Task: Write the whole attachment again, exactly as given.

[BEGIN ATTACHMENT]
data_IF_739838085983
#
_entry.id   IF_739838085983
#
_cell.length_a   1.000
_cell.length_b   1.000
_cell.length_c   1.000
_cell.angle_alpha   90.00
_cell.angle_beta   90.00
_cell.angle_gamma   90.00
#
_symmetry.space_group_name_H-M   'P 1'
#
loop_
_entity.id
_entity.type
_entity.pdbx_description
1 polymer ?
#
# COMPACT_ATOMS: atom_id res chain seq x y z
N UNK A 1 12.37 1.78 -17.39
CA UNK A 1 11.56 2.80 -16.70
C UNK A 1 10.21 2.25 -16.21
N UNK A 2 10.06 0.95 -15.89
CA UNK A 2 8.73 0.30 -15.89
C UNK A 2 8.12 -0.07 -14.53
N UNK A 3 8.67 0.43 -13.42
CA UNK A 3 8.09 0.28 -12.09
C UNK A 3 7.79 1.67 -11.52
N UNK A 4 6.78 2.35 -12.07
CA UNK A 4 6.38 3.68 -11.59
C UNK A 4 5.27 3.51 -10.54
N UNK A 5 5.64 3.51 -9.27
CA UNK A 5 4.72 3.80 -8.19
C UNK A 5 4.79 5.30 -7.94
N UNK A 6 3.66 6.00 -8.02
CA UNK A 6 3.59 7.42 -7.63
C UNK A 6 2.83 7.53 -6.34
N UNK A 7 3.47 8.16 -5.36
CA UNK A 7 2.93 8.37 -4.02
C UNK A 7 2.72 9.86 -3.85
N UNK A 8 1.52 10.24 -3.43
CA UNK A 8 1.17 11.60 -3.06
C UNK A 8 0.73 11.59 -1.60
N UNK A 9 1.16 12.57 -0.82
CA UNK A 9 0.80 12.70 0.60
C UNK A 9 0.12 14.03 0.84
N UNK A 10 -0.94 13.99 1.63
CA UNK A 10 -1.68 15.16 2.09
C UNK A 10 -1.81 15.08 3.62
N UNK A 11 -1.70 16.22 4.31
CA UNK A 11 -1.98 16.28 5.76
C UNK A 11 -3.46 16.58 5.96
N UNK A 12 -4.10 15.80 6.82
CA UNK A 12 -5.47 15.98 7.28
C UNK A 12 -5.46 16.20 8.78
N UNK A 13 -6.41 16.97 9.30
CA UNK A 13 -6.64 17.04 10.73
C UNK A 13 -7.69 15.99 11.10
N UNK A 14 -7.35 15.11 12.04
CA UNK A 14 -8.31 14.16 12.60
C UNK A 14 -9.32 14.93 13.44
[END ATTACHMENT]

data_IF_739838085983
#
_entry.id   IF_739838085983
#
_cell.length_a   1.000
_cell.length_b   1.000
_cell.length_c   1.000
_cell.angle_alpha   90.00
_cell.angle_beta   90.00
_cell.angle_gamma   90.00
#
_symmetry.space_group_name_H-M   'P 1'
#
loop_
_entity.id
_entity.type
_entity.pdbx_description
1 polymer ?
#
# COMPACT_ATOMS: atom_id res chain seq x y z
N UNK A 1 12.37 1.78 -17.39
CA UNK A 1 11.56 2.80 -16.70
C UNK A 1 10.21 2.25 -16.21
N UNK A 2 10.06 0.95 -15.89
CA UNK A 2 8.73 0.30 -15.89
C UNK A 2 8.12 -0.07 -14.53
N UNK A 3 8.67 0.43 -13.42
CA UNK A 3 8.09 0.28 -12.09
C UNK A 3 7.79 1.67 -11.52
N UNK A 4 6.78 2.35 -12.07
CA UNK A 4 6.38 3.68 -11.59
C UNK A 4 5.27 3.51 -10.54
N UNK A 5 5.64 3.51 -9.27
CA UNK A 5 4.72 3.80 -8.19
C UNK A 5 4.79 5.30 -7.94
N UNK A 6 3.66 6.00 -8.02
CA UNK A 6 3.59 7.42 -7.63
C UNK A 6 2.83 7.53 -6.34
N UNK A 7 3.47 8.16 -5.36
CA UNK A 7 2.93 8.37 -4.02
C UNK A 7 2.72 9.86 -3.85
N UNK A 8 1.52 10.24 -3.43
CA UNK A 8 1.17 11.60 -3.06
C UNK A 8 0.73 11.59 -1.60
N UNK A 9 1.16 12.57 -0.82
CA UNK A 9 0.80 12.70 0.60
C UNK A 9 0.12 14.03 0.84
N UNK A 10 -0.94 13.99 1.63
CA UNK A 10 -1.68 15.16 2.09
C UNK A 10 -1.81 15.08 3.62
N UNK A 11 -1.70 16.22 4.31
CA UNK A 11 -1.98 16.28 5.76
C UNK A 11 -3.46 16.58 5.96
N UNK A 12 -4.10 15.80 6.82
CA UNK A 12 -5.47 15.98 7.28
C UNK A 12 -5.46 16.20 8.78
N UNK A 13 -6.41 16.97 9.30
CA UNK A 13 -6.64 17.04 10.73
C UNK A 13 -7.69 15.99 11.10
N UNK A 14 -7.35 15.11 12.04
CA UNK A 14 -8.31 14.16 12.60
C UNK A 14 -9.32 14.93 13.44